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The Vedanta Sutras of Badarayana, Commentary by Sankara (SBE38), tr. by George Thibaut [1896] at

50. (The passage enjoining bâlya means that the ascetic is to live) not manifesting himself; on account of the connexion (thus gained for the passage).

The passage, 'Therefore let a Brâhmana after he has done with learning wish to stand by a childlike state,' speaks of the childlike state as something to be undertaken. Now by the 'childlike state' we have to understand either the nature or the actions of a child. Childhood in so far as it means a period of life cannot be brought about at will, and we therefore must take the 'childlike state' to mean either the behaviour of a child--such as attending to the calls of nature without any respect of place, &c.--or inward purity, i.e. absence of cunning, arrogance, force of the sensual passions, and so on 1.--With regard to the

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doubt thus arising the pûrvapakshin maintains that by 'childlike being' people more commonly understand behaving, talking, and eating according to one's liking, freely attending to the calls of nature and so on, and that therefore the word is to be understood here also in that sense.--But such free conduct is improper, because sinfulness and so on would follow from it!--Not so, the pûrvapakshin replies; for the Samnyâsin possessing knowledge is, through express scriptural statements, free from all sinfulness thus incurred; just as the sacrificer is declared to be free from the sin he might incur in slaying the sacrificial animal.

To this we reply that it is not so because the statement of the text may be understood in a different sense. For as long as another rational interpretation of the word 'bâlya' is possible we have no right to adopt an interpretation which involves the assumption of another injunction being rendered futile. Moreover subordinate matters are enjoined with a view to the furtherance of the principal matter, and what here is the principal matter is the endeavour after knowledge which ascetics have to take upon themselves. Now if we accepted the entire conduct of a child as what is enjoined here we could in no way show that the endeavour of knowledge is furthered thereby. We therefore understand by 'bâlya' the special inward state of a child, i.e. absence of strong sensual passions and the like. This the Sûtra expresses by saying 'Not manifesting.' The meaning of the clause under discussion thus is: Let him be free from guile, pride, and so on, not manifesting himself by a display of knowledge, learning, and virtuousness, just as a child whose sensual powers have not yet developed themselves does not strive to make a display of himself before others. For thus the passage gains a connexion with the entire chapter on the ground of co-operating towards the principal matter. In agreement herewith Smriti-writers have said, 'He whom nobody knows either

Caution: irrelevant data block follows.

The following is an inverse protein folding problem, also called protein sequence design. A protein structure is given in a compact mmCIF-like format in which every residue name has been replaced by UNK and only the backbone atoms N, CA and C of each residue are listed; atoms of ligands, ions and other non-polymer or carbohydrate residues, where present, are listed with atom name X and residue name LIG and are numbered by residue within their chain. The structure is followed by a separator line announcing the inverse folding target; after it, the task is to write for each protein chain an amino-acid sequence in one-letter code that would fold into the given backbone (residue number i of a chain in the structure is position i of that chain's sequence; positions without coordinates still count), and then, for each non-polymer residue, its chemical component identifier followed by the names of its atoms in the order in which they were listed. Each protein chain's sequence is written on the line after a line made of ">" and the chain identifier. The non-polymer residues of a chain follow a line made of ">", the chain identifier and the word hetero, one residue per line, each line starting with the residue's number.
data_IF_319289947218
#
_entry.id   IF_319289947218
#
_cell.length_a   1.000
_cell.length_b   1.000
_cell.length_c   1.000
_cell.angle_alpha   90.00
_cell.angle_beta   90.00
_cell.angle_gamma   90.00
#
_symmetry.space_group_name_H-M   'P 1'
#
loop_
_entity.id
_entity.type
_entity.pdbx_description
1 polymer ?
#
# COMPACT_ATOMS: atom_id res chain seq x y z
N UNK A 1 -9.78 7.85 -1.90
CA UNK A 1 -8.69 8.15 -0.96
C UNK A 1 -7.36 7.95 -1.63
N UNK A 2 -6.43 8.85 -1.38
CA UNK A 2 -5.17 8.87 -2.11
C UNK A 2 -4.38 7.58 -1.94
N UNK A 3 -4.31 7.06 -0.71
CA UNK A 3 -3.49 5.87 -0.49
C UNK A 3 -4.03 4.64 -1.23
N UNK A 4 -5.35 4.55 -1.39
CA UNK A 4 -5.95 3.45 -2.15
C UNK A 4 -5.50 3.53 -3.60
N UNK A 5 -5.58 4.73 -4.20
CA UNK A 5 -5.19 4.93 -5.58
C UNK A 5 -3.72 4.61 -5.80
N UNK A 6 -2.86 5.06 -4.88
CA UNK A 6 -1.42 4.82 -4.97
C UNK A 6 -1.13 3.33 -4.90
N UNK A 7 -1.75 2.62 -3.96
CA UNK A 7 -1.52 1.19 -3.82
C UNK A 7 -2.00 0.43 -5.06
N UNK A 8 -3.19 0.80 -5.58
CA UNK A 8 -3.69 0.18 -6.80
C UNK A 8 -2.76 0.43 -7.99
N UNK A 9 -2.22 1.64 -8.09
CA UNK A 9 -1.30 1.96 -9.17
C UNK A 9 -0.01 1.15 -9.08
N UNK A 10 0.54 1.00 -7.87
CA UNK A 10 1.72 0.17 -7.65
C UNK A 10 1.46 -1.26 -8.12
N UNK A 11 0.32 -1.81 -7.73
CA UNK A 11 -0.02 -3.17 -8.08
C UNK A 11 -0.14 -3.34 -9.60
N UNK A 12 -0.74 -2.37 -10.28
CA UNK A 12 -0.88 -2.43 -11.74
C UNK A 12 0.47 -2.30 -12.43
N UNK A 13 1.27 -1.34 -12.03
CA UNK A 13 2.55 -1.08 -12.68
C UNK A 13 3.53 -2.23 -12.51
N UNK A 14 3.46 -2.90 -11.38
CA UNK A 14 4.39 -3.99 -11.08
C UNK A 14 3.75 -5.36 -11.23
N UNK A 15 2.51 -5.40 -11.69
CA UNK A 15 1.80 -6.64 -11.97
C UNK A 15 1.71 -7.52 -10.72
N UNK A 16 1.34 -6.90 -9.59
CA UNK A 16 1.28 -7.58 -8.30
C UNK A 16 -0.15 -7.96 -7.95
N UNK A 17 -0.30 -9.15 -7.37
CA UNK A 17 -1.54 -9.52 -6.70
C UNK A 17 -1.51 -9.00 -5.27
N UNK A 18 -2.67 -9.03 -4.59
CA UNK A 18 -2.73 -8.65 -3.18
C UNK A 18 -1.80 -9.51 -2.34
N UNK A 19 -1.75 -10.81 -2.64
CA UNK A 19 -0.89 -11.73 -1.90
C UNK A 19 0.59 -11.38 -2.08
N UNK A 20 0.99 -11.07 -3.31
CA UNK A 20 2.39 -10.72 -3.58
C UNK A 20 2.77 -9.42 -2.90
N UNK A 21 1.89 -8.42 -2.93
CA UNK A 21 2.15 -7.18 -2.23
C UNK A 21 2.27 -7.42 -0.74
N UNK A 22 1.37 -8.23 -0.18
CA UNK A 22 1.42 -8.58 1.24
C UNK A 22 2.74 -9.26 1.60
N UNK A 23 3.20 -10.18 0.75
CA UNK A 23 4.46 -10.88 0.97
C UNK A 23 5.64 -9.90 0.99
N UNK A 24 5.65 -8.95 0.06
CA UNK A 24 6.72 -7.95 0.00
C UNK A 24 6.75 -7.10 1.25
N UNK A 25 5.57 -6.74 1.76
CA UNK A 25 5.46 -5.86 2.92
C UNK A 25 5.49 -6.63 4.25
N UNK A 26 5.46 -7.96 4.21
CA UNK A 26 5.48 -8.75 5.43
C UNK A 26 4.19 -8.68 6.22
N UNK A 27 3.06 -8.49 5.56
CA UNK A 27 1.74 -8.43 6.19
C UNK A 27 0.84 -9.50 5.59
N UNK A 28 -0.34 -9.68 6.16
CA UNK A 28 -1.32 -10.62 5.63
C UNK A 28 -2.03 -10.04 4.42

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as noble or ignoble, as ignorant or learned, as well-conducted or ill-conducted, he is a Brâhmana. Quietly devoted to his duty, let the wise man pass through life unknown; let him step on this earth as if he were blind, unconscious, deaf.' Another similar passage is, 'With hidden nature, hidden conduct,' and so on.


325:1 I am doubtful as to the true reading in this place. The 'va' of the Calcutta edition (p. 1039, last line) has certainly to be struck p. 326 out. Some good MSS. read:--bâlakaritam antargatâ bhâvavisuddhir aprarûdhendriyatvam dambhâdirahitatvam vâ.--The 'antargatâ' seems to mean the same as the 'ântarah.' p.1041, II, 1-2.

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